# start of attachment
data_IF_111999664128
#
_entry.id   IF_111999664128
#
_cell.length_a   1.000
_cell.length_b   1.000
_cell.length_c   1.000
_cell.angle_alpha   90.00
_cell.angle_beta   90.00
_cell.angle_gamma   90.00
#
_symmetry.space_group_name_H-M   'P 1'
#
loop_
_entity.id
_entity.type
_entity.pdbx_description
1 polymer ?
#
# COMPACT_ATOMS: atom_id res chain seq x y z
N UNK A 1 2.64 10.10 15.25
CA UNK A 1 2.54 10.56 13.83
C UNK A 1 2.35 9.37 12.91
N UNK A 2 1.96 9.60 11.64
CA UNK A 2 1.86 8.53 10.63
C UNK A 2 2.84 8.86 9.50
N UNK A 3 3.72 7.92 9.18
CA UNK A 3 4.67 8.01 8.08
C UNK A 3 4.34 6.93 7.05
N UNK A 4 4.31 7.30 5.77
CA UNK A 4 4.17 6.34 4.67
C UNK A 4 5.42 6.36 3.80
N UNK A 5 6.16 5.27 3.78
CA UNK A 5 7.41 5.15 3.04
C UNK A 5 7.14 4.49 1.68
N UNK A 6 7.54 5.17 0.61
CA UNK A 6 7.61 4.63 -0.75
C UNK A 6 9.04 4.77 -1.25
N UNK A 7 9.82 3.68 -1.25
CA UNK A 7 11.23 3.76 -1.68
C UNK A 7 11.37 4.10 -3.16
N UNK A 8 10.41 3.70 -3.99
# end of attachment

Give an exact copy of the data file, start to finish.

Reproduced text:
data_IF_111999664128
#
_entry.id   IF_111999664128
#
_cell.length_a   1.000
_cell.length_b   1.000
_cell.length_c   1.000
_cell.angle_alpha   90.00
_cell.angle_beta   90.00
_cell.angle_gamma   90.00
#
_symmetry.space_group_name_H-M   'P 1'
#
loop_
_entity.id
_entity.type
_entity.pdbx_description
1 polymer ?
#
# COMPACT_ATOMS: atom_id res chain seq x y z
N UNK A 1 2.64 10.10 15.25
CA UNK A 1 2.54 10.56 13.83
C UNK A 1 2.35 9.37 12.91
N UNK A 2 1.96 9.60 11.64
CA UNK A 2 1.86 8.53 10.63
C UNK A 2 2.84 8.86 9.50
N UNK A 3 3.72 7.92 9.18
CA UNK A 3 4.67 8.01 8.08
C UNK A 3 4.34 6.93 7.05
N UNK A 4 4.31 7.30 5.77
CA UNK A 4 4.17 6.34 4.67
C UNK A 4 5.42 6.36 3.80
N UNK A 5 6.16 5.27 3.78
CA UNK A 5 7.41 5.15 3.04
C UNK A 5 7.14 4.49 1.68
N UNK A 6 7.54 5.17 0.61
CA UNK A 6 7.61 4.63 -0.75
C UNK A 6 9.04 4.77 -1.25
N UNK A 7 9.82 3.68 -1.25
CA UNK A 7 11.23 3.76 -1.68
C UNK A 7 11.37 4.10 -3.16
N UNK A 8 10.41 3.70 -3.99